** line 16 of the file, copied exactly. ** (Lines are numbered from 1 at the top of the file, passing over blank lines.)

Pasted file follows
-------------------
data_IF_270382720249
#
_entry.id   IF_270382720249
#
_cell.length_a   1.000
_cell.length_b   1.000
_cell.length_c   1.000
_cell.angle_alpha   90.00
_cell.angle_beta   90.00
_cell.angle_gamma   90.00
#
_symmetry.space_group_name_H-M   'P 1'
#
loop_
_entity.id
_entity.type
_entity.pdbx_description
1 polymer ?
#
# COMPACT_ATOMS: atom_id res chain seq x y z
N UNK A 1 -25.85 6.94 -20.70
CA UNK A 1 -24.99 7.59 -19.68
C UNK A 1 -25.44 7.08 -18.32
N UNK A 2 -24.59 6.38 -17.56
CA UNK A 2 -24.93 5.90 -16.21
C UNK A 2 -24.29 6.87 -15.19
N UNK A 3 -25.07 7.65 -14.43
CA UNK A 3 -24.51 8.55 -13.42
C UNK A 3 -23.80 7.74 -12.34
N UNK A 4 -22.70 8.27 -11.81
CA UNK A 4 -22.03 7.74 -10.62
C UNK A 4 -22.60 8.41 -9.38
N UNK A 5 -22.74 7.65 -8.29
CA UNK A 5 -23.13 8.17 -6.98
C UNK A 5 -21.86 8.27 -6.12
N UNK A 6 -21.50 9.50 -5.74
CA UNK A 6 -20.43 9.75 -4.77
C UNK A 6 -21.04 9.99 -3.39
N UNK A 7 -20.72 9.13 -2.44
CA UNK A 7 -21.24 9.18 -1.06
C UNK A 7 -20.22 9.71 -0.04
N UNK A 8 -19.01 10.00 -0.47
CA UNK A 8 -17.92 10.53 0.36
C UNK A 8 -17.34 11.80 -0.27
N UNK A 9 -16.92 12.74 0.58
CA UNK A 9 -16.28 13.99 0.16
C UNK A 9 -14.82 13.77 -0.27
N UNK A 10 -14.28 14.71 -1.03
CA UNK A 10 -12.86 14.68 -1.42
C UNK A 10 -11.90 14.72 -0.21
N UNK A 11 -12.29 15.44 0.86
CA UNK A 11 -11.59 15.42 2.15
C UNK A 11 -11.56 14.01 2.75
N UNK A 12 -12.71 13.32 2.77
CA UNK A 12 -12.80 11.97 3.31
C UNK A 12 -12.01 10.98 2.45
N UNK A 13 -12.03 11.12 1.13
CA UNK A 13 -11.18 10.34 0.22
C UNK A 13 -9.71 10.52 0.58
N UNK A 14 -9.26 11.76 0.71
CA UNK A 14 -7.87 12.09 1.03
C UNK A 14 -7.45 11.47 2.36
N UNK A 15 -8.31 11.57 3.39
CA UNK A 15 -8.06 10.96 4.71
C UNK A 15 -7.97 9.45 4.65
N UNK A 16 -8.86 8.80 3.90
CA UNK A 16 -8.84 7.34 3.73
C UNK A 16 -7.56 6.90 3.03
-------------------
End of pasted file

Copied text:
_entity.type